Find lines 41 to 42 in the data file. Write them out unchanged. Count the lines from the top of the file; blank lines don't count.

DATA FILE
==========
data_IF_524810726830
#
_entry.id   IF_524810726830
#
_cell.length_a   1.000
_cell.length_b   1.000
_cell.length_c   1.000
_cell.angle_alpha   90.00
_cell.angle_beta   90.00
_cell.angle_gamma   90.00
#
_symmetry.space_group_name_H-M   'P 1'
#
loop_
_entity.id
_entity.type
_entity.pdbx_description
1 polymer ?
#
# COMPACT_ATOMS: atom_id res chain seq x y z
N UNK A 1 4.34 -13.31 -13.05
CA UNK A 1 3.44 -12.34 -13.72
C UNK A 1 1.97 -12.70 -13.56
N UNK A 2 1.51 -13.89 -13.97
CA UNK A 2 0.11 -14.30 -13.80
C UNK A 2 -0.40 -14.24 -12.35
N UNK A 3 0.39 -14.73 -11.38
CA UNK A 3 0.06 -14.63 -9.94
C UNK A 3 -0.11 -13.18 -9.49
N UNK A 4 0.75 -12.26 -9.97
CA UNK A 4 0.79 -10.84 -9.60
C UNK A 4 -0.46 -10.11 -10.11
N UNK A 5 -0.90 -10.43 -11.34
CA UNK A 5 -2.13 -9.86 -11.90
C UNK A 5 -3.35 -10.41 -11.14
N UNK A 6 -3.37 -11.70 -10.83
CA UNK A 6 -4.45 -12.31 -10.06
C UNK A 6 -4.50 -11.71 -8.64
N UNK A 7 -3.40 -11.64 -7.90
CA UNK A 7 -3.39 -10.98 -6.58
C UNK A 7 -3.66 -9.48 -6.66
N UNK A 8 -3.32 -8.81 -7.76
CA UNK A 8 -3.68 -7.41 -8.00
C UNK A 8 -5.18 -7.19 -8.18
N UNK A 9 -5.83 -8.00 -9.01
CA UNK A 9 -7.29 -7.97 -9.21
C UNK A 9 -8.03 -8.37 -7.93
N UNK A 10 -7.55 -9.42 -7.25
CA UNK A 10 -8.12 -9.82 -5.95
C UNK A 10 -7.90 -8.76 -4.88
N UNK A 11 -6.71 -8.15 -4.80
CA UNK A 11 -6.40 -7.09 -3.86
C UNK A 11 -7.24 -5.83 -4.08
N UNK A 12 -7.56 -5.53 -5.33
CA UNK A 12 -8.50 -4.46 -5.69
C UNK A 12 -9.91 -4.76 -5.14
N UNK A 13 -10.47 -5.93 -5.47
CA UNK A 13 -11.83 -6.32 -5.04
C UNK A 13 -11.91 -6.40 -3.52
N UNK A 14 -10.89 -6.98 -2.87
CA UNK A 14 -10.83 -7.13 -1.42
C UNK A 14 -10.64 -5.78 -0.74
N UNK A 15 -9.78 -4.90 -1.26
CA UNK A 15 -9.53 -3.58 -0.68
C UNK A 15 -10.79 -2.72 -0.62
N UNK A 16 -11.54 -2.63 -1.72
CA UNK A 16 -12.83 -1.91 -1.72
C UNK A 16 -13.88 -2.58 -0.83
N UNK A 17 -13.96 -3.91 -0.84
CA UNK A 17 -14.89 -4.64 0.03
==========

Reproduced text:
C UNK A 7 -3.66 -9.48 -6.66
N UNK A 8 -3.32 -8.81 -7.76